Tom Musgrove discusses Blender development

Besides explaining how the tool is used by 3-D artists, Musgrove also addressed complaints about the Blender user interface and discussed directions for future development.

Blender is a popular open-source software package used for modeling and rendering 3-D images. Computerworld recently spoke via e-mail with Tom Musgrove, one of the 35 active core developers on the Blender project. Besides explaining how the tool is used by 3-D artists, Musgrove also addressed complaints about the Blender user interface and discussed directions for future development.

What sort of niche does Blender fill in the market for 3-D modeling/rendering tools?

Blender is a jack of all trades. Currently it is used primarily by freelance artists, students, hobbyists and those who have philosophical dedication to open source. More recently, it has started to see adoption in studios for modeling, UV unwrapping, and for its fluid dynamics. Some newer studios [use it], such as Manos Digitales Animation Studio, makers of the feature animation Plumiferos, which will be distributed by Sony Pictures and should premiere in late 2007/early 2008. [It] has adopted it for all aspects of their pipeline, including modeling, UV unwrapping, rigging, skinning, animating, lighting, rendering and effects, as well as nonlinear video editing and compositing.

Only since the Project Orange movie Elephants Dream has the Blender tool set become strong enough that it can be a reasonable choice for most aspects of the pipeline.

What types of work is it generally used for?

Architectural rendering, print advertisements and game content are probably the most common usages. It is also used for music videos, television advertisements, short films and rarely for full-length feature animations. It is also used as an "add on" to address a weakness in the aspect of the artists' current pipeline, such as an animation tool for Silo, Modo and ZBrush users, or as a UV unwrapping tool for most 3-D package users.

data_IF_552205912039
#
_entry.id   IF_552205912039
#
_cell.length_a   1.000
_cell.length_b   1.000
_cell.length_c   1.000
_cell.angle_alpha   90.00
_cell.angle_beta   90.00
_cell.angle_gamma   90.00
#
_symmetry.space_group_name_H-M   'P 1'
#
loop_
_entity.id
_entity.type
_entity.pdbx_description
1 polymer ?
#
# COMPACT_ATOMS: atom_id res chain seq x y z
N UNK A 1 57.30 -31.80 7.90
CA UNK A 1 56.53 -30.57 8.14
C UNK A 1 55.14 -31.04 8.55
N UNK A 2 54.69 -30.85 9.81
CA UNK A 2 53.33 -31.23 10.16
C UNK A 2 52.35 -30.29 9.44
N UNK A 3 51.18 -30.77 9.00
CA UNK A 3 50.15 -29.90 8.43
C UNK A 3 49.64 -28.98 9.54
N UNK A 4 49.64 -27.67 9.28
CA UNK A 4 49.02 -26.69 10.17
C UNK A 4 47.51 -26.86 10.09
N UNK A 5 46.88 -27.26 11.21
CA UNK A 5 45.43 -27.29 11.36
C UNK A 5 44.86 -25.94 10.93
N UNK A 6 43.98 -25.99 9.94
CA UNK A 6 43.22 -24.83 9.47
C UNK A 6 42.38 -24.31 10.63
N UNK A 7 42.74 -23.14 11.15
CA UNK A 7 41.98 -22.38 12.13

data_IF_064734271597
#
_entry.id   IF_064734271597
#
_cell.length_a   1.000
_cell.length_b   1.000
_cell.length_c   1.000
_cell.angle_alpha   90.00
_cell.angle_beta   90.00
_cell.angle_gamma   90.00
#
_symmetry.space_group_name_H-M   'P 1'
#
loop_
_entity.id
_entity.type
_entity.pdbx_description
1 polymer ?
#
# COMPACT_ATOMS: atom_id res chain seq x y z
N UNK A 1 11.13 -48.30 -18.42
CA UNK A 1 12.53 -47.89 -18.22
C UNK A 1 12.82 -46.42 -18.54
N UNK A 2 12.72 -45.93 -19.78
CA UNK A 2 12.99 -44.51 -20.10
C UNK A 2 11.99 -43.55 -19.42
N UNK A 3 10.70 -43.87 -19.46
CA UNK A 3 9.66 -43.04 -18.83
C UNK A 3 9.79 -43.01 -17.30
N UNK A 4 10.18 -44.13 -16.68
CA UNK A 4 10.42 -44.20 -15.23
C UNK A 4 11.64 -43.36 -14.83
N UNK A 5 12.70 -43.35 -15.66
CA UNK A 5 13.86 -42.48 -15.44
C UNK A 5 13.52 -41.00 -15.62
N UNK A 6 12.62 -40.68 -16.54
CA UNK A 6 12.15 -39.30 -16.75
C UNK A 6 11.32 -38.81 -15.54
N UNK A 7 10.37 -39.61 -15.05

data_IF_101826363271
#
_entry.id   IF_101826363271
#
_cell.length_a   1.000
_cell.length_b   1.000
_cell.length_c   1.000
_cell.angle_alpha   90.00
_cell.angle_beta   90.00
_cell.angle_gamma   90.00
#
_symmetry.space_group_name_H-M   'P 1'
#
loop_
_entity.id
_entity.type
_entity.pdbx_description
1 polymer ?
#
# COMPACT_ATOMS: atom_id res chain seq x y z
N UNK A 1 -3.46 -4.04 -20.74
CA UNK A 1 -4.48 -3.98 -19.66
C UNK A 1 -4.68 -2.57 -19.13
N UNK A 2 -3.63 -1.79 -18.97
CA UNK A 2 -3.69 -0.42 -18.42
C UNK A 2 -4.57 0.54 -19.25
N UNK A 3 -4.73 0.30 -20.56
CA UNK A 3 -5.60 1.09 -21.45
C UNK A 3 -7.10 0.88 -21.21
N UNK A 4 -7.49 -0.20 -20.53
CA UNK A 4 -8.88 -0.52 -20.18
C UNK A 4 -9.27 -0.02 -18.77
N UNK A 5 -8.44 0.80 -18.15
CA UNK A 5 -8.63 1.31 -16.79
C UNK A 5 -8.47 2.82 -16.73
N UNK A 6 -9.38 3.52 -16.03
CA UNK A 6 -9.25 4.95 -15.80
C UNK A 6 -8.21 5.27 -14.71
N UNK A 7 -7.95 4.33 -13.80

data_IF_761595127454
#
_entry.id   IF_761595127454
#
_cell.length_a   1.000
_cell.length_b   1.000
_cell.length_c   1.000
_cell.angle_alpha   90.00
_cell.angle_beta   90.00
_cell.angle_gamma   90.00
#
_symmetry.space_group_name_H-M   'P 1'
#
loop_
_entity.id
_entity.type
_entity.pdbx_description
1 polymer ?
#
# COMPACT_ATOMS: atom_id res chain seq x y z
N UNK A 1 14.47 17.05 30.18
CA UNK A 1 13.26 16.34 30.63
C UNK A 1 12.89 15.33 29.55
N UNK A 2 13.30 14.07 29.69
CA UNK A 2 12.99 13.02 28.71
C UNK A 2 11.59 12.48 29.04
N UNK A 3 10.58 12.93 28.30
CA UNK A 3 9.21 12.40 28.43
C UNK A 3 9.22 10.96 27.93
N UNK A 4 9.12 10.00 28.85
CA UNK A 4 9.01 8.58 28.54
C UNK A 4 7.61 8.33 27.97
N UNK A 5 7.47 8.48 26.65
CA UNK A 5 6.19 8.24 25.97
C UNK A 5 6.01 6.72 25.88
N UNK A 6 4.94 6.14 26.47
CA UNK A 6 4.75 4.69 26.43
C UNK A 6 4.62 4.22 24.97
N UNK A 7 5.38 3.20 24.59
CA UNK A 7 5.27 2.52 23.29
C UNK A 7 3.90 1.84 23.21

Do you see it as superior to commercial alternatives for certain industries or applications? Blender has a few stand-out tools such as its UV unwrapping, for which it is superior. It also has multiresolution sculpting and an integrated nonlinear video editor and compositing, which typically must be purchased as separate tools for most all-in-one 3-D packages.

Also, if you need the source code or value the philosophical freedoms, then for that set of users, it is also superior.

For most current users of other major 3-D application suites, it doesn't make sense to replace their current 3-D suite with Blender. Instead, they should look to where it complements their existing tool set and whether Blender might be used to provide functionality which they are currently doing without.

There are large companies that have written a great deal of custom animation tools. For those companies, it may make sense to see what parts of their custom code could be replaced with Blender. This would likely reduce their own maintenance overhead and gain them a regular influx of feature improvements and bug fixing.

How big is the user base?

I can give you an educated guess, but there aren't any definitive numbers. There are 16,695 registered members of, the largest Blender community Web site. There were about 1.8 million downloads during 2006-2007. That only includes downloads directly from and official Blender mirrors, so there are quite a few more downloads than that. However, downloads don't translate directly to users -- some users download it multiple times, others install to a large number of computers from a single download, et cetera. I'd put the actual number of active users probably under 100,000 and over 50,000.

Besides Windows, Mac OS X and Linux, Blender is also available for several platforms that one doesn't always see supported in open-source software products: Solaris, FreeBSD and Irix. The Irix support seems natural, considering the SGI connection, but why is it important to maintain Solaris and FreeBSD versions?

Artists should be able to work on the platform of their choice, not have it dictated by their tools. Also, being platform-agnostic is a highly held free/open-source virtue. If a core developer is willing to build and maintain a port and run the regression suite to ensure that it works properly, then the Blender Foundation is willing to have it as an officially supported build.

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